But is that really useful for lossless coding?  We know that coding gain in lossless formats increases VERY slowly as you optimize your coding.  So this will let you search more for a given coding time, but it also forces you to assume that your training set is representative of the signal you're encoding.  So you get a small improvement in exchange for a lot of assumptions.  That doesn't seem very appealing.

Given enough resources, ML potentially could come up with a whole new method of compression.

Machine learning isn't magic.  It is a heuristic approach to finding on average good solutions using a training set.  You're not going to come up with some fundamentally new though, just shortcuts for finding solutions quicker so long as your input doesn't diverge too much from your training set.

Re: AI for audio compression?

Reply #10
Machine learning isn't magic.  It is a heuristic approach to finding on average good solutions using a training set.  You're not going to come up with some fundamentally new though, just shortcuts for finding solutions quicker so long as your input doesn't diverge too much from your training set.

I am quite certain in my life-time ML will become magic, it will reach a level of ability where it can self design the next level of ML (and hardware on which it runs), and so-on and will leave human intelligence in the dust so the speak.

ML has shown ability to start from nothing (playing games, driving cars), and through positive feedback learning of the results, gain not only the 'rules of the system' but also to become as efficient as possible in the realm they operate. When it comes to lossless audio compression, the rules are simple, the resulting compression is either lossless or not, and one which is 50% smaller than another is an improvement. I would not be so confident to state that people have thought of all forms compression that are available, there will still be discoveries to be made and ML can speed that process.

Re: AI for audio compression?

Reply #11
A few relevant sites:

"20 minutes for ML to learn to drive a car":

https://newatlas.com/wayve-autonomous-car-machine-learning-learn-drive/55340/

Alphago which beats the worlds best go player:

https://www.theregister.co.uk/2017/10/18/deepminds_latest_alphago_software_doesnt_need_human_data_to_win/
https://en.wikipedia.org/wiki/AlphaGo

"Many top Go players characterized AlphaGo's unorthodox plays as seemingly-questionable moves that initially befuddled onlookers, but made sense in hindsight: "All but the very best Go players craft their style by imitating top players. AlphaGo seems to have totally original moves it creates itself."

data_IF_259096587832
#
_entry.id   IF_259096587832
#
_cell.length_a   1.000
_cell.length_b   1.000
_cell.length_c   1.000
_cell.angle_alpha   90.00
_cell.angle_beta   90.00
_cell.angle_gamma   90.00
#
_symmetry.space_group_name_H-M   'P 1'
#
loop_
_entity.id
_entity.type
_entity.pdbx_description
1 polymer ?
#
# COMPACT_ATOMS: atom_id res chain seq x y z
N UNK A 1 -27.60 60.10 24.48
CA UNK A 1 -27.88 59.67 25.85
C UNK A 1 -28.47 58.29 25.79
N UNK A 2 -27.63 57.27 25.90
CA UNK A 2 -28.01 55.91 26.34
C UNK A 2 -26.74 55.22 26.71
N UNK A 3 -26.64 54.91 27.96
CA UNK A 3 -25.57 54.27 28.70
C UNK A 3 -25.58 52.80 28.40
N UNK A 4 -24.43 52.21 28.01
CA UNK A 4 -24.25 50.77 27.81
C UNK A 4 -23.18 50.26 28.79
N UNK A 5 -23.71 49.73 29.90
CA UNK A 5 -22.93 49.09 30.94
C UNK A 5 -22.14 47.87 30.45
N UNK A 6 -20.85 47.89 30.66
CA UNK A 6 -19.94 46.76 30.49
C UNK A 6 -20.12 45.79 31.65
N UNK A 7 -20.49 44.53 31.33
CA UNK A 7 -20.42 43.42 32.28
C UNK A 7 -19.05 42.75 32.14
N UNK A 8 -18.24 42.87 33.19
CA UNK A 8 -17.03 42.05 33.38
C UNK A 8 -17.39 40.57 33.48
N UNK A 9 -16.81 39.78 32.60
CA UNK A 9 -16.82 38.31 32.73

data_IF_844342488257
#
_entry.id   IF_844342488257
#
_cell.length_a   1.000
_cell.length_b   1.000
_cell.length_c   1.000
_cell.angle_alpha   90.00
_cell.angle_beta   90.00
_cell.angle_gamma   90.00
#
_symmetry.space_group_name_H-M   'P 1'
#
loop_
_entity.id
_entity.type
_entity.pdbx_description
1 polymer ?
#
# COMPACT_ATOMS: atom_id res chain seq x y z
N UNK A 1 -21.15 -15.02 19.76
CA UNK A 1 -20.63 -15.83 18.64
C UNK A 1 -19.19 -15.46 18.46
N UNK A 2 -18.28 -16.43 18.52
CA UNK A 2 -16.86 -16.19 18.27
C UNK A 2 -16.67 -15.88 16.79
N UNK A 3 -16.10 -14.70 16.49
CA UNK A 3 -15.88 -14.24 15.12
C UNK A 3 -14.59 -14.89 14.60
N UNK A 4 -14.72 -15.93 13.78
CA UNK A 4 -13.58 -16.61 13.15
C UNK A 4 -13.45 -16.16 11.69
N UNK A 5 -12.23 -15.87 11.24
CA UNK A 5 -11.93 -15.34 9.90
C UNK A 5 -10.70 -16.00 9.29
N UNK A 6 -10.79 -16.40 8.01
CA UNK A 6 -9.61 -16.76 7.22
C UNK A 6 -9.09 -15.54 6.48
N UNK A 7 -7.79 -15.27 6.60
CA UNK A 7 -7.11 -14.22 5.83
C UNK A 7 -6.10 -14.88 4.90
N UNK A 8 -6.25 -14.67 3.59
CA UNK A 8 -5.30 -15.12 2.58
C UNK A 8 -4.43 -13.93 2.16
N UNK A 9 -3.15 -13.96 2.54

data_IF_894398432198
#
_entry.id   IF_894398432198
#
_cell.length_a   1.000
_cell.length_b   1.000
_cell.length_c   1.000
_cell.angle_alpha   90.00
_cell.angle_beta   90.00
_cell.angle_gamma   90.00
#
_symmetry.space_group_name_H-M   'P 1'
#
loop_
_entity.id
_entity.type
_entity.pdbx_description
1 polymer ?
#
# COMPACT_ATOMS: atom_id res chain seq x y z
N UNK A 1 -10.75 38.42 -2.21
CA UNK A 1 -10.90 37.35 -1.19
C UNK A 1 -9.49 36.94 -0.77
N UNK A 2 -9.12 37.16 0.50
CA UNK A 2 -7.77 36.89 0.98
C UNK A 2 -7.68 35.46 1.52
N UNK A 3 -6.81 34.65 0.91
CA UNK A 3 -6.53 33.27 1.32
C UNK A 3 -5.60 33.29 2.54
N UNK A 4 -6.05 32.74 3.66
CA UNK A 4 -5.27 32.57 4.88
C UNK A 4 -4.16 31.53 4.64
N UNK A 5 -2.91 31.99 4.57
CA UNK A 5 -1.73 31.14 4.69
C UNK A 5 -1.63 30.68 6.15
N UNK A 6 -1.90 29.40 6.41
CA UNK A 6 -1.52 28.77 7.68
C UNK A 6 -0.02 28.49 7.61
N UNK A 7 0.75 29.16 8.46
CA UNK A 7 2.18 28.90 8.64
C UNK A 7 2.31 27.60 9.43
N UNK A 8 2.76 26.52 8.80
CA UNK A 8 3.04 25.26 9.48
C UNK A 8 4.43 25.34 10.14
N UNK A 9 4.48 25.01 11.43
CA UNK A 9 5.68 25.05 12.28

That one match is the reason why China has committed $150 billion to AI research...

Re: AI for audio compression?

Reply #12
Machine learning isn't magic.  It is a heuristic approach to finding on average good solutions using a training set.  You're not going to come up with some fundamentally new though, just shortcuts for finding solutions quicker so long as your input doesn't diverge too much from your training set.

I am quite certain in my life-time ML will become magic, it will reach a level of ability where it can self design the next level of ML (and hardware on which it runs), and so-on and will leave human intelligence in the dust so the speak.

While it is possible that this will happen, such things will have no relationship whatsoever to the algorithms you are linking to and speaking about, and so confusing them with the class of algorithms we are discussing is not a good idea.  Modern machine learning has nothing in common with real machine intelligence, which appears to be what you are thinking of.

ML has shown ability to start from nothing (playing games, driving cars), and through positive feedback learning of the results, gain not only the 'rules of the system' but also to become as efficient as possible in the realm they operate.

Very little of ML actually operates that way.  More often algorithms start with a framework or basic structure known to be good for that problem and then use ML to tune the assumed parameters using a training set.  Essentially this is an optimization process.  This includes the paper you linked above, which starts with something very close to a transform codec and uses a GAN to optimize the parameters for that specific training set.

I would not be so confident to state that people have thought of all forms compression that are available, there will still be discoveries to be made and ML can speed that process.

Conversely, having taken several minutes to skim your paper, I can confidently state that it cannot think of forms of compression that people have not already developed.   Are you sure you actually understand the ideas you're describing?  Have you read (and understood) those papers?

A few relevant sites:

"20 minutes for ML to learn to drive a car":

That is a clickbait article that is sourced from a startup's press release.  That is not a real paper nor a real source, it is just some marketing material meant to impress investors.

Re: AI for audio compression?

Reply #13
The linked documents are an insight into the current progress in other fields, they do not directly relate to concepts in lossless audio compression.

I would not be so quick to dismiss the self learning ability from nothing, this is key I believe to efficiencies and discoveries in ai.

Re: AI for audio compression?

Reply #14
I would not be so quick to dismiss the self learning ability from nothing
I don't dismiss the ability to learn, but if we are close to the minimum file size, it is going to be a bit like hi-rez audio: yes you can measure a difference, no it is not relevant to the end-user.
Memento: this is Hydrogenaudio. Do not assume good faith.

Re: AI for audio compression?

Reply #15
But hey, if I look beyond single-file streamable codecs:
Spoon might have a point on file-system level (cf. his attempt at the AudioSafe cloud storage project). Suppose you gather a helluvalotta users' files (all lossless of the same song, for the sake of the argument). Some might differ only in offsets or ripping single-frame ripping errors. Some might be the same mix, but differing in dither, and the second could be compressed down to 1/16th, say. Some might be a hi-rez version with the 15 MSBs more or less already covered - but might differ in sample rate. Some might differ in length (single files on compilation albums). Some remasters could be very much alike.
Memento: this is Hydrogenaudio. Do not assume good faith.